The decade's most triggering comedy
“Put a dent in the universe.”
That’s the motto of Peiter “Mudge” Zatko, the whistleblower behind an explosive Twitter complaint leaked to The Washington Post and CNN this week. There’s no question he’s living up to it.
Among the lax security standards Twitter’s ex-security chief details in the report filed with the Securities and Exchange Commission is the claim that Twitter bowed to pressure from India to hire a government agent. Zatko says the platform then permitted the alleged spy to have “unsupervised access” to sensitive user data. He also says a government source specifically warned the company that at least one employee was simultaneously working as a foreign intelligence agent. It’s worth noting that only two weeks ago, a former Twitter manager was found guilty of being a Saudi mole and “unlawfully sharing Twitter user information.”
As if that level of foreign interference weren’t alarming enough, Zatko contends Twitter execs became dependent on Chinese money, allowing the CCP to gain information that could potentially put dissidents in China, Hong Kong, and Taiwan in danger. He also alleges that some of the company’s senior executives were aware that hostile nations like Russia were using the platform to run disinformation campaigns but took few steps to stop it.
The picture Zatko paints of the platform’s domestic security breaches is hardly rosier, with warnings that around half of Twitter staffers had unmonitored access to the platform’s central controls and user data and could choose at any moment to launch politically motivated sabotage against the company.
When Congress and the company’s board asked about these risks, Zatko claims Twitter’s leadership deliberately misled them. And when he brought his concerns to CEO Parag Agrawal, he says his reward for his candidness was getting fired, after less than two years on the job. All in all, Zatko charges, the company stands guilty of “extreme, egregious deficiencies,” lying to regulators, and violating its agreement with the Federal Trade Commission to uphold sound security practices.
The fallout Twitter faces now has been swift and severe. According to The Washington Post, Zatko has already taken several meetings on Capitol Hill, including a private meeting with staff members on the Judiciary Committee. And he’ll be testifying before Congress next month. Even Europe is taking notice, with EU agencies promising to look into potential data protection violations. Officials in France told TechCrunch that they are “currently investigating the complaint.”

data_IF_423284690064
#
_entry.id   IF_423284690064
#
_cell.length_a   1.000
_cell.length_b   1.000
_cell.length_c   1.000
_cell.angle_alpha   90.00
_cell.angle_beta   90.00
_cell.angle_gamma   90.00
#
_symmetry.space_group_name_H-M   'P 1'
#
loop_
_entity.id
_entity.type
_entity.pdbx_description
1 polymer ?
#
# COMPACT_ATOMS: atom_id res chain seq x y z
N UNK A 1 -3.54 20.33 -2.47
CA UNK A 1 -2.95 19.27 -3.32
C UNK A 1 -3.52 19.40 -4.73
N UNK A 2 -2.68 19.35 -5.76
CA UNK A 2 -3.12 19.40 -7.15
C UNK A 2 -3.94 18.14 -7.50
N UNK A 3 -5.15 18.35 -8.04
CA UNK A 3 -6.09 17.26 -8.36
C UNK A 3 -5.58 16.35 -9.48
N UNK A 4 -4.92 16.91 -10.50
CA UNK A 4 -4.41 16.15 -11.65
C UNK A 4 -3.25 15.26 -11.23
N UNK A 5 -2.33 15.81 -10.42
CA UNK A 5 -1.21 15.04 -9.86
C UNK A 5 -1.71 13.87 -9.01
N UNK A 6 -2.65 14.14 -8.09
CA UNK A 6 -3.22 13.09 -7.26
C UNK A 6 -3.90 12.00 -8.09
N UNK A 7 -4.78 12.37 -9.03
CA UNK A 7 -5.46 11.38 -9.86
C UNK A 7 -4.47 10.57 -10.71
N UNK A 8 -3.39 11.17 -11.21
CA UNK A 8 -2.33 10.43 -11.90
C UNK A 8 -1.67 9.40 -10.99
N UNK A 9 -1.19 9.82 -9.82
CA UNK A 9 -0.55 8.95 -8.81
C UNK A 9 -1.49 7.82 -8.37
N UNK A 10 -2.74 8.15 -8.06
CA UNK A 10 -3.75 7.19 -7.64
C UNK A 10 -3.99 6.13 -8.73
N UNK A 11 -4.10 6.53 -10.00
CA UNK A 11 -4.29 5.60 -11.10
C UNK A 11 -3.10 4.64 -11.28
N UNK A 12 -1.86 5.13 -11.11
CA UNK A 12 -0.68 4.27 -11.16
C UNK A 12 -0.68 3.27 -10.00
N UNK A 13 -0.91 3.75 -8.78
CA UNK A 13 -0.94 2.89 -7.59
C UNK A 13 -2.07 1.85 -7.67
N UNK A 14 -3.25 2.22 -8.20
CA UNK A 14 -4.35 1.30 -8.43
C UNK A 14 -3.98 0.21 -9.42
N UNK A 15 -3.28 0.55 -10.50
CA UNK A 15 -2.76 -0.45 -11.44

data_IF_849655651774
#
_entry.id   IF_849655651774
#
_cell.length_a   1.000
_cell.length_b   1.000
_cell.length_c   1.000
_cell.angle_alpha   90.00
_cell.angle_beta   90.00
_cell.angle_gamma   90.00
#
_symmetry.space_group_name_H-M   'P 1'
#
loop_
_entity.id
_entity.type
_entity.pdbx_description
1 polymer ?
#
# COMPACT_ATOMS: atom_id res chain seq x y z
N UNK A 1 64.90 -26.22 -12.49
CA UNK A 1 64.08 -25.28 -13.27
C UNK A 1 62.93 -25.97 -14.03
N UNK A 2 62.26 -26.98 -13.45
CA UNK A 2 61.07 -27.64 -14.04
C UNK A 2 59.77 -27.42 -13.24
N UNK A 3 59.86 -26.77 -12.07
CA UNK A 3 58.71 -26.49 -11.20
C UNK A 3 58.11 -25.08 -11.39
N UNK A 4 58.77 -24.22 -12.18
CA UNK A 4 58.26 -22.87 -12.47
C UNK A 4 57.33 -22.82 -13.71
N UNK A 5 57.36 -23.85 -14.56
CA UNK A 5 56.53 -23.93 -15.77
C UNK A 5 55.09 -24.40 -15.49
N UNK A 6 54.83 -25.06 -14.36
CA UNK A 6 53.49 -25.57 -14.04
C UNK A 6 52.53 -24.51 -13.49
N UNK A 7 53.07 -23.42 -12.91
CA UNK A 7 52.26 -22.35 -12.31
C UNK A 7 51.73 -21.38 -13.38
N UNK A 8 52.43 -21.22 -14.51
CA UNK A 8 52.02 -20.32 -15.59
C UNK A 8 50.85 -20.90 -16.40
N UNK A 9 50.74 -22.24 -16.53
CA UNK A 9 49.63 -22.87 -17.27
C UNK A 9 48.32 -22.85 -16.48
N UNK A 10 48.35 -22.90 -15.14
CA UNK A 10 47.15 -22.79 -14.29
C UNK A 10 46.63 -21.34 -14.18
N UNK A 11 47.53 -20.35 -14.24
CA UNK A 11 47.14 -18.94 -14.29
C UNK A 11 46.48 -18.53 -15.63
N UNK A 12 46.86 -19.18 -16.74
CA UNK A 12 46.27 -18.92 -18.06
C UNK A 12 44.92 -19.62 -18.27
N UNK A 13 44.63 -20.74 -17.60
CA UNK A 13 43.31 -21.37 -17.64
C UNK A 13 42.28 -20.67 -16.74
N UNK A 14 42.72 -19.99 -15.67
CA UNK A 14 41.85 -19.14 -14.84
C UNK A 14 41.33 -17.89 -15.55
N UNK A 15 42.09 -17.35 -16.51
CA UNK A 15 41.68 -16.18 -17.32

And that’s to say nothing of Zatko’s claim that Twitter deliberately deceived Elon Musk about the number of bots on the platform—something that could have significant impact on the company’s $44 billion legal battle with the richest man in the world.
But just who is the man currently kicking a dent in the tech universe?
Arguably no one is in a better position than Zatko, 51, to know how vulnerable Silicon Valley is to hackers, given that he came to fame as hacker himself. Before Twitter founder Jack Dorsey hired him due, in part, for his reputation as a man willing to tell truth to power, before he led research projects for the Pentagon, before he joined Google’s advanced technology team, he was a cyberpunk legend known only as “Mudge.”
Born in Alabama to scientist parents, Mudge graduated at the top of his college class not with a degree in computer programming, but in music, his coding knowledge largely self-taught. Give his name a google and you’ll find grainy videos of him playing guitar on CNN, looking not unlike a young Ted Nugent. From there, he went on to join underground “hacktivist” collectives like Cult of the Dead Cow, a group famous in the late nineties for tossing CDs with instructions on how to hack Microsoft Windows to the crowd at cyber conferences like DefCon. A password-cracking program he wrote before he turned 30 is still in use today.
Later, Mudge turned his power to good, becoming a “white hat” hacker who used his expertise to help companies protect themselves against wunderkinds like him. His talents should have been tailor-made for Twitter, which hired him in 2020 after some punk not unlike his younger self, hacked the Twitter accounts of Barack Obama, Joe Biden, and Kanye West.
Zatko told The Washington Post that he took the top security job at Twitter specifically because of its role in shaping public discourse. “All news seems to be either from Twitter or goes to Twitter for the coloring and context and, as such, it not only paints public opinion, it can change governments,” he said. He revealed he felt duty bound to use his role to “improve the health” of our national conversation.
“There was no way I wasn’t going to step up to the plate and take some swings,” he said.
Twitter has tried to paint Zatko as a disgruntled former employee, saying in a statement that he was fired for poor performance and that his claims are “false, exaggerated or out of date.”
But former colleagues stand by Mudge. “He’s not doing this for fun. It doesn’t get him anything,” former NSA computer scientist Dave Aitel, told CNN. “That’s actually what integrity looks like when you have to see it up close.”